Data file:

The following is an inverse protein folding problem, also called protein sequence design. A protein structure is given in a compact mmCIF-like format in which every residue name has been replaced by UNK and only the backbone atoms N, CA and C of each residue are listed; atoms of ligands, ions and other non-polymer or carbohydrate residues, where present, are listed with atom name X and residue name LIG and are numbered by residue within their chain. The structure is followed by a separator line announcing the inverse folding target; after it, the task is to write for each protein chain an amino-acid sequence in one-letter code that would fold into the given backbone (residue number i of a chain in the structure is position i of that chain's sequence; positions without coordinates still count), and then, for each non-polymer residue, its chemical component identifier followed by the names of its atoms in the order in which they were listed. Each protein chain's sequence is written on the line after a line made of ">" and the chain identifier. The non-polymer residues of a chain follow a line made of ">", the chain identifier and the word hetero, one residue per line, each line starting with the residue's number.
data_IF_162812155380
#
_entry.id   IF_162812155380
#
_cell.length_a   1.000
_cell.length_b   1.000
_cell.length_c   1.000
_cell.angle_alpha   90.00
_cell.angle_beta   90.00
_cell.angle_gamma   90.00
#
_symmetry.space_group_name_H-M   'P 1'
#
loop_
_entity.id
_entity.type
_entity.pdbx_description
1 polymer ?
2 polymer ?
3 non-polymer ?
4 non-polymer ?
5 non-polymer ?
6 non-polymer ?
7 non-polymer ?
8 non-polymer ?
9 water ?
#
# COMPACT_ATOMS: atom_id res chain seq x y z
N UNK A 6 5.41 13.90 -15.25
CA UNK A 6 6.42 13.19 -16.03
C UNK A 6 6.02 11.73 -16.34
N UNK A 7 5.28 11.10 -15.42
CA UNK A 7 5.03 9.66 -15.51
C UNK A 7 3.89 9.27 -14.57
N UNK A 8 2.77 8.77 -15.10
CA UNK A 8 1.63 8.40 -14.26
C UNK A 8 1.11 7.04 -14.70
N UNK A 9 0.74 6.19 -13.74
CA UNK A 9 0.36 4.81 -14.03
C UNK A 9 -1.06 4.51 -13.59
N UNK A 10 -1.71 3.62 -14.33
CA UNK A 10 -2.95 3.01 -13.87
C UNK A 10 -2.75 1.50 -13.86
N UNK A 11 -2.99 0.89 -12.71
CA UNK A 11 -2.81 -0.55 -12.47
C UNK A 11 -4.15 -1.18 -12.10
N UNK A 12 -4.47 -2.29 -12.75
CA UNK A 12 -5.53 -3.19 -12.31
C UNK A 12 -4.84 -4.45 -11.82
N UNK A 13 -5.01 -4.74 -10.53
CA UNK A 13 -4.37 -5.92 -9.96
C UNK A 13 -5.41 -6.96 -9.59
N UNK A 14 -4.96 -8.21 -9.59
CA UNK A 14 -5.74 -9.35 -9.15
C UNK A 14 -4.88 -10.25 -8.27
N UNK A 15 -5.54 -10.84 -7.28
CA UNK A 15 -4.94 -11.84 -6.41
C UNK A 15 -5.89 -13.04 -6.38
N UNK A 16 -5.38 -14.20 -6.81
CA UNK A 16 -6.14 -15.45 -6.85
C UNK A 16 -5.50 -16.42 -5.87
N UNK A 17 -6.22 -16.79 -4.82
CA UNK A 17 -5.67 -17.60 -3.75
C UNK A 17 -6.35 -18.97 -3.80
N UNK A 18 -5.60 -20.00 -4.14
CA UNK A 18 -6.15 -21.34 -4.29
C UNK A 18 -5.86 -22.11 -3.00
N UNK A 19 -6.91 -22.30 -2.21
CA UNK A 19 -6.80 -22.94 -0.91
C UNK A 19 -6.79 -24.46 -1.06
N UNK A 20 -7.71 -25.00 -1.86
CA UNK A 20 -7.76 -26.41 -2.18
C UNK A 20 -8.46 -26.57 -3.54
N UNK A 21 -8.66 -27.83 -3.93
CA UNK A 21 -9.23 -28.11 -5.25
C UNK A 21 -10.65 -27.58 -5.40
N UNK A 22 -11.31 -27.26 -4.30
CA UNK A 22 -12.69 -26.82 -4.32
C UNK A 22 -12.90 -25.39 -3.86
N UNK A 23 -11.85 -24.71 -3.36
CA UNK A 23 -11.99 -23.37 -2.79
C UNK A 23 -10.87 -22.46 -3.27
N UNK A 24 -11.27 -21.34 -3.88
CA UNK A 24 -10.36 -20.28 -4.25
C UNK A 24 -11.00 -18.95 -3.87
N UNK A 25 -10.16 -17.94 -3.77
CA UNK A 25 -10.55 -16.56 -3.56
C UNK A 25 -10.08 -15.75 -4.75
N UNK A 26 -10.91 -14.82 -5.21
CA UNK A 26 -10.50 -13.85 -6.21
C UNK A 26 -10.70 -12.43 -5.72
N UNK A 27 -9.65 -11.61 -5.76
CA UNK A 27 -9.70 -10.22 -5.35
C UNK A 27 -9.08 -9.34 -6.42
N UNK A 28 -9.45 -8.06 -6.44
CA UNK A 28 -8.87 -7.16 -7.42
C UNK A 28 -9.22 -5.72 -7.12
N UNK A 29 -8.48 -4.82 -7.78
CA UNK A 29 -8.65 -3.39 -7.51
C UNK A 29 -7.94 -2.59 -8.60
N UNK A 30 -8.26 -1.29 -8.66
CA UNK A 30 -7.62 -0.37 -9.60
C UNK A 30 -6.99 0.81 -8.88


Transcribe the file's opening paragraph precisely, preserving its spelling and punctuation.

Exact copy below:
The following is an inverse protein folding problem, also called protein sequence design. A protein structure is given in a compact mmCIF-like format in which every residue name has been replaced by UNK and only the backbone atoms N, CA and C of each residue are listed; atoms of ligands, ions and other non-polymer or carbohydrate residues, where present, are listed with atom name X and residue name LIG and are numbered by residue within their chain. The structure is followed by a separator line announcing the inverse folding target; after it, the task is to write for each protein chain an amino-acid sequence in one-letter code that would fold into the given backbone (residue number i of a chain in the structure is position i of that chain's sequence; positions without coordinates still count), and then, for each non-polymer residue, its chemical component identifier followed by the names of its atoms in the order in which they were listed. Each protein chain's sequence is written on the line after a line made of ">" and the chain identifier. The non-polymer residues of a chain follow a line made of ">", the chain identifier and the word hetero, one residue per line, each line starting with the residue's number.